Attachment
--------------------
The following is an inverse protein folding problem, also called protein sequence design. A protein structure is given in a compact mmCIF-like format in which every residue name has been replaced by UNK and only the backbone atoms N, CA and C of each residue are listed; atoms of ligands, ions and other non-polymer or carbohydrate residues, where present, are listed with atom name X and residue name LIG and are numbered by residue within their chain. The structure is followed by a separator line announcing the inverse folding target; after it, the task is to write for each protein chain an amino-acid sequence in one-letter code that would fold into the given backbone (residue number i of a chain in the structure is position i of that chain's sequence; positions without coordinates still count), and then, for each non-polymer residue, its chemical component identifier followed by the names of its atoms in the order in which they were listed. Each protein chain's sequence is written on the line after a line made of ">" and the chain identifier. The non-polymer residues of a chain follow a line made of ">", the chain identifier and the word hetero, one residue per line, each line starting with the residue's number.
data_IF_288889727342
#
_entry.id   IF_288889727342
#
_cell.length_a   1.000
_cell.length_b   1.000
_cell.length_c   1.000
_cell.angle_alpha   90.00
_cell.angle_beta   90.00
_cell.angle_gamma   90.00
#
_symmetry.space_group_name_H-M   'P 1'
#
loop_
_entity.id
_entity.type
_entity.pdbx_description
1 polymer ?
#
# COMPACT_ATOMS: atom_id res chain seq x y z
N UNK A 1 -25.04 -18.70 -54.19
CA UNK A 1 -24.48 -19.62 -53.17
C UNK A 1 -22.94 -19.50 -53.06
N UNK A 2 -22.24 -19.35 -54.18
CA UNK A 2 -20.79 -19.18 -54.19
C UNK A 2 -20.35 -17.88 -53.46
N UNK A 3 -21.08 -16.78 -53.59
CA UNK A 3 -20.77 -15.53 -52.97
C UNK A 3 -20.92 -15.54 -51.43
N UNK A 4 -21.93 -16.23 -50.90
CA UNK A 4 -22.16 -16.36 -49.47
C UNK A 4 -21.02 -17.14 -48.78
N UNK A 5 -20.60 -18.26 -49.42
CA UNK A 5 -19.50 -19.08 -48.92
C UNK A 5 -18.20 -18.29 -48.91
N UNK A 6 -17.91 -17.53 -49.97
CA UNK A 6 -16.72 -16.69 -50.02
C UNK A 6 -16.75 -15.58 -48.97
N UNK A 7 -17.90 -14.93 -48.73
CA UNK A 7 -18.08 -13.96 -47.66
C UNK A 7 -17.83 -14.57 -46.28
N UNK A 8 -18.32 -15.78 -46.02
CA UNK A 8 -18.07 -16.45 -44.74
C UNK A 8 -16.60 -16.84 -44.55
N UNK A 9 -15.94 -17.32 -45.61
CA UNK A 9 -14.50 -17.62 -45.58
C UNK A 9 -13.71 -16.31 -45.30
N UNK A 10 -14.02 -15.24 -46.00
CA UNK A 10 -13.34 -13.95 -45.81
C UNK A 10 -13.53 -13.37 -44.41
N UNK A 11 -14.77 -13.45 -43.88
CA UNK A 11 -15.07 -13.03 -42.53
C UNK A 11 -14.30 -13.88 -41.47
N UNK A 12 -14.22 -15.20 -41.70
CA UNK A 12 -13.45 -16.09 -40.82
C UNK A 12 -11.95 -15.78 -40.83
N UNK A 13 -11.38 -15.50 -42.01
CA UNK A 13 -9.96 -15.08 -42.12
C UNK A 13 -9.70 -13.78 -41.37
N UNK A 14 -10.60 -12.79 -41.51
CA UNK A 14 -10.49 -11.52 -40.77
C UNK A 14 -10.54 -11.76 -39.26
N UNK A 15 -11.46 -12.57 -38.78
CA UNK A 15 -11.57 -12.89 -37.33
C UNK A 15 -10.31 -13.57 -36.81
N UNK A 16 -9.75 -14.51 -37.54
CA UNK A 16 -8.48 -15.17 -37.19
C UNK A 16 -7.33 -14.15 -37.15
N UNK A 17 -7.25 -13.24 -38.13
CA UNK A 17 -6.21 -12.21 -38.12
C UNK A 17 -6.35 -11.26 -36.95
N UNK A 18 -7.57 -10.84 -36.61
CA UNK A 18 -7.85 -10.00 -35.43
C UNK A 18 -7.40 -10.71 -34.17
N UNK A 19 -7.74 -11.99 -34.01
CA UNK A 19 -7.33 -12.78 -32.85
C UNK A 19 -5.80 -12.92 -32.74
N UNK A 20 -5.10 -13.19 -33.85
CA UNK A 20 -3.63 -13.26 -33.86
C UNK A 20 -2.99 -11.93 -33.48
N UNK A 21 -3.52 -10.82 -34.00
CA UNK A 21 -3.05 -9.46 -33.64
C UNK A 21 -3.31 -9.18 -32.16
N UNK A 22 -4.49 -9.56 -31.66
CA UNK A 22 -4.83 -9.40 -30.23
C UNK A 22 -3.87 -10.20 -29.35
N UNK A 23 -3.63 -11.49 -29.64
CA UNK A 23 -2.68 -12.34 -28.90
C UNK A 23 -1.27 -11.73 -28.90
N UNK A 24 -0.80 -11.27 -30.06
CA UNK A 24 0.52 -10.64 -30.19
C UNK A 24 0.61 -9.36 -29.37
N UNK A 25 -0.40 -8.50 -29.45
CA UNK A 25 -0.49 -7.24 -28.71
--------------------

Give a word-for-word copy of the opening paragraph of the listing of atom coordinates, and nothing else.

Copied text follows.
The following is an inverse protein folding problem, also called protein sequence design. A protein structure is given in a compact mmCIF-like format in which every residue name has been replaced by UNK and only the backbone atoms N, CA and C of each residue are listed; atoms of ligands, ions and other non-polymer or carbohydrate residues, where present, are listed with atom name X and residue name LIG and are numbered by residue within their chain. The structure is followed by a separator line announcing the inverse folding target; after it, the task is to write for each protein chain an amino-acid sequence in one-letter code that would fold into the given backbone (residue number i of a chain in the structure is position i of that chain's sequence; positions without coordinates still count), and then, for each non-polymer residue, its chemical component identifier followed by the names of its atoms in the order in which they were listed. Each protein chain's sequence is written on the line after a line made of ">" and the chain identifier. The non-polymer residues of a chain follow a line made of ">", the chain identifier and the word hetero, one residue per line, each line starting with the residue's number.